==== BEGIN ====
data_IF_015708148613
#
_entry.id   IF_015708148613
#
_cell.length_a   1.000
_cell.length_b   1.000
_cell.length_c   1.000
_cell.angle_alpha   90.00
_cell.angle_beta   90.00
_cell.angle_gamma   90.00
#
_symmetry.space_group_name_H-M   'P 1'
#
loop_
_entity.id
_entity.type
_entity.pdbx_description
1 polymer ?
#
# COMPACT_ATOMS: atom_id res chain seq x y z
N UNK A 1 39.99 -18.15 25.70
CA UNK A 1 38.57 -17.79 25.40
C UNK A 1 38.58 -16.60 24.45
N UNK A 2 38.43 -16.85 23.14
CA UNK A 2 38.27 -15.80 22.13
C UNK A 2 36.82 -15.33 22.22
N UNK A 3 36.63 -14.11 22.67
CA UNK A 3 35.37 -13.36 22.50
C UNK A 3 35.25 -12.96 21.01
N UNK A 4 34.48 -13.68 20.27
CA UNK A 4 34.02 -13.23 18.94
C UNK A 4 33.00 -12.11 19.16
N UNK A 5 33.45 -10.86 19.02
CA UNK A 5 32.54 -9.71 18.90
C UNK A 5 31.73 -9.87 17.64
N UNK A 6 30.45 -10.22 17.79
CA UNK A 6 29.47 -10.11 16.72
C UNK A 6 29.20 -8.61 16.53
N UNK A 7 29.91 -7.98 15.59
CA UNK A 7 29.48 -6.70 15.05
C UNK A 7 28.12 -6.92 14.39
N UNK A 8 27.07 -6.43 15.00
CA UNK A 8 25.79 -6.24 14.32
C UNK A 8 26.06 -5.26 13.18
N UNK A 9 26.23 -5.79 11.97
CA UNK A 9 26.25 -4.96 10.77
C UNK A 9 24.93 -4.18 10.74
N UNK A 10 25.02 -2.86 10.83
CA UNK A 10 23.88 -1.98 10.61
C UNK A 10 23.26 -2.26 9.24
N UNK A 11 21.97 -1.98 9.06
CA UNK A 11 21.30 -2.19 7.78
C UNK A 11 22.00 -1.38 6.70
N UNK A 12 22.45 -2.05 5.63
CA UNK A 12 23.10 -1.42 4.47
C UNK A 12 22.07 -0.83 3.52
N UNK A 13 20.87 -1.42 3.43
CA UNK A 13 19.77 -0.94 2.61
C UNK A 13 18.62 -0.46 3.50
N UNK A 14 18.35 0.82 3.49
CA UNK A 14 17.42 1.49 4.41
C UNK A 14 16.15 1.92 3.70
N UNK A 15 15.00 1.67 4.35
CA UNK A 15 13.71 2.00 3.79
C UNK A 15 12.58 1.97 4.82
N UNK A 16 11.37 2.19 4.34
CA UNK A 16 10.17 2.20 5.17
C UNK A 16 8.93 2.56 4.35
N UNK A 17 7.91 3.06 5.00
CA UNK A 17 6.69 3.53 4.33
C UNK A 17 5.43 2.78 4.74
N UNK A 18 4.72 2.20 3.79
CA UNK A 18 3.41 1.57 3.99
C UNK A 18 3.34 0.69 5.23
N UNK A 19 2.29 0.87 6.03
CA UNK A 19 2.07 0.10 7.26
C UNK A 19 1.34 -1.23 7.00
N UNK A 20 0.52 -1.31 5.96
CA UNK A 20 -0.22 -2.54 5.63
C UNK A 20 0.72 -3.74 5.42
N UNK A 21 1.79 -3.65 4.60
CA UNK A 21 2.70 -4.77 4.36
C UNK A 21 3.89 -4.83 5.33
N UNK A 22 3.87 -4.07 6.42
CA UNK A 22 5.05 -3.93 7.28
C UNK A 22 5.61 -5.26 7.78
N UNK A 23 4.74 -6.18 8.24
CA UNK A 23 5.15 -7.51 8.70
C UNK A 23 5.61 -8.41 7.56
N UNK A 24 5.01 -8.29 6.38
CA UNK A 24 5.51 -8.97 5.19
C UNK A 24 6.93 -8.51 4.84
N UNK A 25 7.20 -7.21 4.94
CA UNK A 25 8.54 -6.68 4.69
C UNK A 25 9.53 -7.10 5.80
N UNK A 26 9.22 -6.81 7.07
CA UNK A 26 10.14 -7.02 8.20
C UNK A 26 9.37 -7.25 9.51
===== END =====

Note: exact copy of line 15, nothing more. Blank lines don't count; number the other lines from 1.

_entity.id